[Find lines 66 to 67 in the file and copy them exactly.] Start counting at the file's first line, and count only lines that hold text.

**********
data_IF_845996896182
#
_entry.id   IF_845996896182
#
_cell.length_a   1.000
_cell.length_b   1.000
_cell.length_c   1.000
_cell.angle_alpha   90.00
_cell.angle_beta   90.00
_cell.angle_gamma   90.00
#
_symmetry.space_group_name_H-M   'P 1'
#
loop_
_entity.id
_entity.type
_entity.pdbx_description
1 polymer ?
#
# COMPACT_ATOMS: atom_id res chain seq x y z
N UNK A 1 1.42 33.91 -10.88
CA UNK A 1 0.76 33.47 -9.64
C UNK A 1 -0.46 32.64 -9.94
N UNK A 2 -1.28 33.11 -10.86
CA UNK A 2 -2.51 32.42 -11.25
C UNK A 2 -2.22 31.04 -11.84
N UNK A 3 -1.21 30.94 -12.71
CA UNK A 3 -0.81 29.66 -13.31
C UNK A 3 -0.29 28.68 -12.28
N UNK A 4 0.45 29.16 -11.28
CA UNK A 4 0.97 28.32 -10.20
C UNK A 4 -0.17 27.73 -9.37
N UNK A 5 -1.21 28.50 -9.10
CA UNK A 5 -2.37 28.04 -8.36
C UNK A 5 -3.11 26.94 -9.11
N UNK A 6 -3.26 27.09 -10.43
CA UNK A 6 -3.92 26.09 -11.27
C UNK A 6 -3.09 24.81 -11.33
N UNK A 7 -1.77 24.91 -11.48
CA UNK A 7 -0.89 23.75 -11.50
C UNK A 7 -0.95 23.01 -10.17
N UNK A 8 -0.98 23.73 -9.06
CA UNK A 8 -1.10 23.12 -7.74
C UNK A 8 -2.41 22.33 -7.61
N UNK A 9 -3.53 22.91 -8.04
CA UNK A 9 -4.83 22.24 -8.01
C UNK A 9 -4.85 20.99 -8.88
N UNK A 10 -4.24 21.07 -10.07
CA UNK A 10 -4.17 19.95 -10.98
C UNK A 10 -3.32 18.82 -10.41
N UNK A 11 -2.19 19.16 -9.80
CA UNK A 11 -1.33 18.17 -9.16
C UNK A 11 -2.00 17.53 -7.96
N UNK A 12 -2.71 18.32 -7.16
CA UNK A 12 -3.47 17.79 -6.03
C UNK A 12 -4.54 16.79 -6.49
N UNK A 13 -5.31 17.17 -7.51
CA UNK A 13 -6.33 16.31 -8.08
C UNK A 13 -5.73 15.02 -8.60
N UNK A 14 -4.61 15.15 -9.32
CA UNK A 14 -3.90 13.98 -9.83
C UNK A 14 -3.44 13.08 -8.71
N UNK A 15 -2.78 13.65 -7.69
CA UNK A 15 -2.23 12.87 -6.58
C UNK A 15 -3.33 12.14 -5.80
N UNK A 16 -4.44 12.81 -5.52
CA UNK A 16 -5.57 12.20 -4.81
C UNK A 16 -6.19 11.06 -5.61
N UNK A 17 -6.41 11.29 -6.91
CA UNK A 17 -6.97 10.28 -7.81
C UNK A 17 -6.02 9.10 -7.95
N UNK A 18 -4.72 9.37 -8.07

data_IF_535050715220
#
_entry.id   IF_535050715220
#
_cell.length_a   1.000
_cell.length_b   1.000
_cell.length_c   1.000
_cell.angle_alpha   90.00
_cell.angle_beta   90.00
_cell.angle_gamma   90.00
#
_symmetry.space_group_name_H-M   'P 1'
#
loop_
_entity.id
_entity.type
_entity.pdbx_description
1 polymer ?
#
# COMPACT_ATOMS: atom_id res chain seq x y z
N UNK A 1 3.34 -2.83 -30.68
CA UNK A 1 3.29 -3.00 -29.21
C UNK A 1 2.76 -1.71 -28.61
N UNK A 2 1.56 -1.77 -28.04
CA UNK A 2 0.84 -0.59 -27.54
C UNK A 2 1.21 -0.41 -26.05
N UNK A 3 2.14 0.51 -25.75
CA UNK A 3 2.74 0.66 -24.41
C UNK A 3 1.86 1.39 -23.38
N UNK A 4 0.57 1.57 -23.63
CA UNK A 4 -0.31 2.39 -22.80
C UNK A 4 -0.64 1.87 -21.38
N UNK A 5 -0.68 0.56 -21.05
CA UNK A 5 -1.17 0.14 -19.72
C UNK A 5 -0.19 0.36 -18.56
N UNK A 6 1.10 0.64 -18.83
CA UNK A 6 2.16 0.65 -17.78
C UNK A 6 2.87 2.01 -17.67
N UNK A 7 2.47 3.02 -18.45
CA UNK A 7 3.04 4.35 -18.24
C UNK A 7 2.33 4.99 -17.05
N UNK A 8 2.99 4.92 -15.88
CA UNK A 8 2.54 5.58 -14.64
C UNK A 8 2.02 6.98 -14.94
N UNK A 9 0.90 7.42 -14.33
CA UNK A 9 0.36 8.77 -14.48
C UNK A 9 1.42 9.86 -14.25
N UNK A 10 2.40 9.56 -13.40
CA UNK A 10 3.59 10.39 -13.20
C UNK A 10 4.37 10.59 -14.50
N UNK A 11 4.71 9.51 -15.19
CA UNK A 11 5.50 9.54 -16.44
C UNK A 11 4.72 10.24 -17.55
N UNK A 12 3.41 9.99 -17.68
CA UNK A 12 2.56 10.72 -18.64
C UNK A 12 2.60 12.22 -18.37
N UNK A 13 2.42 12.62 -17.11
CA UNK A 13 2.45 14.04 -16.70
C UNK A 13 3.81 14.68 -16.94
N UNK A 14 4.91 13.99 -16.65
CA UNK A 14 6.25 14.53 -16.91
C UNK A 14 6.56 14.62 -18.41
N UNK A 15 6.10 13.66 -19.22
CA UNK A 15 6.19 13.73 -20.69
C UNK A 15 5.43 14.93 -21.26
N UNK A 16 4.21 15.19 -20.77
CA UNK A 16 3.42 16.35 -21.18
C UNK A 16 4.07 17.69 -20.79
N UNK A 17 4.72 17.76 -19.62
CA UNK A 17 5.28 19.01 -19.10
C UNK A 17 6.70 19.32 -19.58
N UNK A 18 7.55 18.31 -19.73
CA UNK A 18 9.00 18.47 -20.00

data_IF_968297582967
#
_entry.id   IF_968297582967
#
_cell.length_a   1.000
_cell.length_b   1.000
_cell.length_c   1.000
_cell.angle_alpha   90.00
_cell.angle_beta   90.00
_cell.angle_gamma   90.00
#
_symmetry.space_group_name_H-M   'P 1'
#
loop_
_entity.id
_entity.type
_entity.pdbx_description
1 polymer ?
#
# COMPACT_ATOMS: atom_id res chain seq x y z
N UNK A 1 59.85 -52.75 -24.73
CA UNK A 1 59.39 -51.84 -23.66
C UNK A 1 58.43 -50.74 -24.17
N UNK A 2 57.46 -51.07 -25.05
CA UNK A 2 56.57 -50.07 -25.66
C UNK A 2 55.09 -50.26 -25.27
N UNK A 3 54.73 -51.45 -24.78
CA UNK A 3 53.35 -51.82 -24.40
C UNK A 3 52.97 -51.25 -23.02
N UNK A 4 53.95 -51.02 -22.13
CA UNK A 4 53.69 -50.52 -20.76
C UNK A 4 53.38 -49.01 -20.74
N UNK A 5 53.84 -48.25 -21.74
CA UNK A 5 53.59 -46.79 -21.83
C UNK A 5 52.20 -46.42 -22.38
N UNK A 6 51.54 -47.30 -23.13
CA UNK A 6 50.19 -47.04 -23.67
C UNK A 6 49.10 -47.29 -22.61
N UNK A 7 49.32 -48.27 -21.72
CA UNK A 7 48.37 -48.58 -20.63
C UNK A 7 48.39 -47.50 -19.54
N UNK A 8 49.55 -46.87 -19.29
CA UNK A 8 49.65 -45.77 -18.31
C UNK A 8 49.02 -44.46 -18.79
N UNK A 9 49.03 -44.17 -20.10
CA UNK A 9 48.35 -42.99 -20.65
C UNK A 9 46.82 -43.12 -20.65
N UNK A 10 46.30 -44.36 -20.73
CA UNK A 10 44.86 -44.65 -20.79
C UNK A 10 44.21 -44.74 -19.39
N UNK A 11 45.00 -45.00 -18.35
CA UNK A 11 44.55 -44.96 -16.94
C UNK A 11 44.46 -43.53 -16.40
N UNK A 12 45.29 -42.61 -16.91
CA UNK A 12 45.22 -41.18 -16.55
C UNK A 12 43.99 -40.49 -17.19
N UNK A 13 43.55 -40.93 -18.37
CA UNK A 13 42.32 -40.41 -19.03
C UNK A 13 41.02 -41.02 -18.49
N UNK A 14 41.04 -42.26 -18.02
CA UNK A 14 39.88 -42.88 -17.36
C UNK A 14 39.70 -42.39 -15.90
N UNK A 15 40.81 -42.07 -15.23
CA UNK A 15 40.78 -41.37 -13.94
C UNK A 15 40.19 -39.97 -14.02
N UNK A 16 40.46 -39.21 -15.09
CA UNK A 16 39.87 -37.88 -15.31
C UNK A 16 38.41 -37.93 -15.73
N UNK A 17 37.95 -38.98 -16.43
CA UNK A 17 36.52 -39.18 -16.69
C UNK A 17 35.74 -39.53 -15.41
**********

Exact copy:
N UNK A 16 -4.44 12.81 -5.52
CA UNK A 16 -5.57 12.20 -4.81